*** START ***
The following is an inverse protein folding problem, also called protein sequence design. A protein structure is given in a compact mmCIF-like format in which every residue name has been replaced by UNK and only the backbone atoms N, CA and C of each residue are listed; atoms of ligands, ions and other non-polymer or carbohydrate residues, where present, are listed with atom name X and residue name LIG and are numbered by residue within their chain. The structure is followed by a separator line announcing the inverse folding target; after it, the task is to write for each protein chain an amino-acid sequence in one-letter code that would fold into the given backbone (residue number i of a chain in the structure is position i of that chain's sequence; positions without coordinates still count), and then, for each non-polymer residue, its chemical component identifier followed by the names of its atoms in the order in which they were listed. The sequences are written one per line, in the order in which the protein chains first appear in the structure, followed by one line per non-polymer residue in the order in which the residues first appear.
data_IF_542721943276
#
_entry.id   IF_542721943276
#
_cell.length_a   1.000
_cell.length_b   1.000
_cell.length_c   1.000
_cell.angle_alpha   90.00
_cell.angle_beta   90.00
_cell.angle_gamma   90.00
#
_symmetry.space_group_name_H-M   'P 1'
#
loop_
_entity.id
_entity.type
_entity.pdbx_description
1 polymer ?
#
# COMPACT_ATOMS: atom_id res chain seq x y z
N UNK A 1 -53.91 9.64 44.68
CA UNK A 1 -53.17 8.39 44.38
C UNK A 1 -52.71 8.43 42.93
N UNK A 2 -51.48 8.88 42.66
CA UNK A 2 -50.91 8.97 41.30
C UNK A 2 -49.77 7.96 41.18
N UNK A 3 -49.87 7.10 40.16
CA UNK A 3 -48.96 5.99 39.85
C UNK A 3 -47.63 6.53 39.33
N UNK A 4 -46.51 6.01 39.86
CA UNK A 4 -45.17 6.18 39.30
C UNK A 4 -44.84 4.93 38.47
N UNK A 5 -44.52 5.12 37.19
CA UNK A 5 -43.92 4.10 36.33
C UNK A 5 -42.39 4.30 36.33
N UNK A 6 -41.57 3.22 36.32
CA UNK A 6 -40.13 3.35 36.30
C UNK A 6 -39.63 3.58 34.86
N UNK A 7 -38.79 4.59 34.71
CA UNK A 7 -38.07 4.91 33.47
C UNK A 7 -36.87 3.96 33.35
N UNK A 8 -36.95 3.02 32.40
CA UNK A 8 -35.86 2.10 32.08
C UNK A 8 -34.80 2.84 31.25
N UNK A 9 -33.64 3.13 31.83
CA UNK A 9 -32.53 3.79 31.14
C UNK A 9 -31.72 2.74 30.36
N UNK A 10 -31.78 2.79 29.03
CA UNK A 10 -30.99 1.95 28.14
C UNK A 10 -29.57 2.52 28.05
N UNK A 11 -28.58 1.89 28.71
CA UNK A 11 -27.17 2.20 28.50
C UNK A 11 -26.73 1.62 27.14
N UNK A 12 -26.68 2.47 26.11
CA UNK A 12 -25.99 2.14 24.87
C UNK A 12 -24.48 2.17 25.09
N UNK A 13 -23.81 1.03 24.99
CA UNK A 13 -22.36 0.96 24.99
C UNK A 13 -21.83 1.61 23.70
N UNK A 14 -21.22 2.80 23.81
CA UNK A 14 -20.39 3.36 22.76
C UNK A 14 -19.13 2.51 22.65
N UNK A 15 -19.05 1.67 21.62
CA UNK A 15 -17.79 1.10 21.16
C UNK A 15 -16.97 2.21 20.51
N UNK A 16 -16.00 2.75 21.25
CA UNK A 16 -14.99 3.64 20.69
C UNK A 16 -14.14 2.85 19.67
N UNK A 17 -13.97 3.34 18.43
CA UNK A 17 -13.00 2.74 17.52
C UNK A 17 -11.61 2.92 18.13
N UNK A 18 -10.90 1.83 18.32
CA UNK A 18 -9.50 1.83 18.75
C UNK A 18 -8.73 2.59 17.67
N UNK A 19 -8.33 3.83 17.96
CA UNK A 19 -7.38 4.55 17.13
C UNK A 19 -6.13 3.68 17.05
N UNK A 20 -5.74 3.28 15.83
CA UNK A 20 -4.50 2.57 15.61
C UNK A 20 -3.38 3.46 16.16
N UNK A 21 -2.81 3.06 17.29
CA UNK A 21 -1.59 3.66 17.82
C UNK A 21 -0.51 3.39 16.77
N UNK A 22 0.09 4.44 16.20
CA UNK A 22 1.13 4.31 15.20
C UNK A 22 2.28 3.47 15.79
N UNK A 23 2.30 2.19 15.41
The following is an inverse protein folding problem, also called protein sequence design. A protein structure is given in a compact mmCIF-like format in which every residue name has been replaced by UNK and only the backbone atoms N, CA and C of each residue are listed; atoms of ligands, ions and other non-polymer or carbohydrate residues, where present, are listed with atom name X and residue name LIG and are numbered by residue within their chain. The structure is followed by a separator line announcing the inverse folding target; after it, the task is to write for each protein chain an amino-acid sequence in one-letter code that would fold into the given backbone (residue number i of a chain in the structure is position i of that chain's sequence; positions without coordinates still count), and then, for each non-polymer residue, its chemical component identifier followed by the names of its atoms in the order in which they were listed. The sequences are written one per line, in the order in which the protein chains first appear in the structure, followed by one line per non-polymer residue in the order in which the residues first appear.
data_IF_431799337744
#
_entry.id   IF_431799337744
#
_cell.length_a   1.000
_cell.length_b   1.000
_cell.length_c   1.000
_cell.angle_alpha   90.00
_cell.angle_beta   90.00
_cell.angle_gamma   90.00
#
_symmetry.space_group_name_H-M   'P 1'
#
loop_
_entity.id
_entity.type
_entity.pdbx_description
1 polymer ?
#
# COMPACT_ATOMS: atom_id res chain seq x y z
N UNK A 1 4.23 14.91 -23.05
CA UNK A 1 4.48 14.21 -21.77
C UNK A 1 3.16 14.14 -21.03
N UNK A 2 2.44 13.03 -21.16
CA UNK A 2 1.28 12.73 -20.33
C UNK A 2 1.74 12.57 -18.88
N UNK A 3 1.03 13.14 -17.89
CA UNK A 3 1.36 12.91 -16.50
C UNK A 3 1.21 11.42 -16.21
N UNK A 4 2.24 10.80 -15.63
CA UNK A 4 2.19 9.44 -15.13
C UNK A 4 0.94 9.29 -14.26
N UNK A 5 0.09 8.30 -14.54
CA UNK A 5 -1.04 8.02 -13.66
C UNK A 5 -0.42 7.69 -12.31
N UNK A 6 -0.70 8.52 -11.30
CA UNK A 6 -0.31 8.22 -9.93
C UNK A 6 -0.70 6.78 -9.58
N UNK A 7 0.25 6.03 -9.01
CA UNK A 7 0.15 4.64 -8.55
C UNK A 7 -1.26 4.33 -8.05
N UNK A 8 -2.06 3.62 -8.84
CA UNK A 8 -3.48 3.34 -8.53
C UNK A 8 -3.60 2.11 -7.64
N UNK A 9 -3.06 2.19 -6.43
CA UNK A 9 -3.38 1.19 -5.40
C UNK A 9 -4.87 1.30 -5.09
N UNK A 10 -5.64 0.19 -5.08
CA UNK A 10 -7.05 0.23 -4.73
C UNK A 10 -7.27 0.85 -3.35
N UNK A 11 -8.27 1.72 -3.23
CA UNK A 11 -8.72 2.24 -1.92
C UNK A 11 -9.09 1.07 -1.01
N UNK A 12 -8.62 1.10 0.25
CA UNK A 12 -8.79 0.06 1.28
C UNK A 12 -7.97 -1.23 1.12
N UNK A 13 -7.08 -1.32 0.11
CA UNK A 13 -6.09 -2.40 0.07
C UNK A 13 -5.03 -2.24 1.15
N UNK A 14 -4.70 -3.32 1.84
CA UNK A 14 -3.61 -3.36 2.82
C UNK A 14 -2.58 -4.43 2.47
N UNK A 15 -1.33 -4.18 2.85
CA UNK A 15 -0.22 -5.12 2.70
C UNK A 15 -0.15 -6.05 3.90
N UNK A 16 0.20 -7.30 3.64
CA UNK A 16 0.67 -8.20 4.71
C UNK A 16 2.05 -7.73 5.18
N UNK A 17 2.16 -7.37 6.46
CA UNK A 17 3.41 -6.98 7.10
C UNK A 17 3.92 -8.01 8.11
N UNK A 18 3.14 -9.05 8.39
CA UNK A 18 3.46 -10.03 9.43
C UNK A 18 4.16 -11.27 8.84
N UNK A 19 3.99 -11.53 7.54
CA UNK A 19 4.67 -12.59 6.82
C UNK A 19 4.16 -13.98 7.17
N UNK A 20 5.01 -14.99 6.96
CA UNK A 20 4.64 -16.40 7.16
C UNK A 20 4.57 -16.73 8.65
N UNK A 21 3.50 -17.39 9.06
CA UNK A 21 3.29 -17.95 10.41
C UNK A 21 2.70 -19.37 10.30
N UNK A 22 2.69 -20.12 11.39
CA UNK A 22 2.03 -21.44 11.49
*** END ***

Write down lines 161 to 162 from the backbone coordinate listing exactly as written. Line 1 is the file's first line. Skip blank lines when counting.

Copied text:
N UNK A 18 3.14 -9.05 8.39
CA UNK A 18 3.46 -10.03 9.43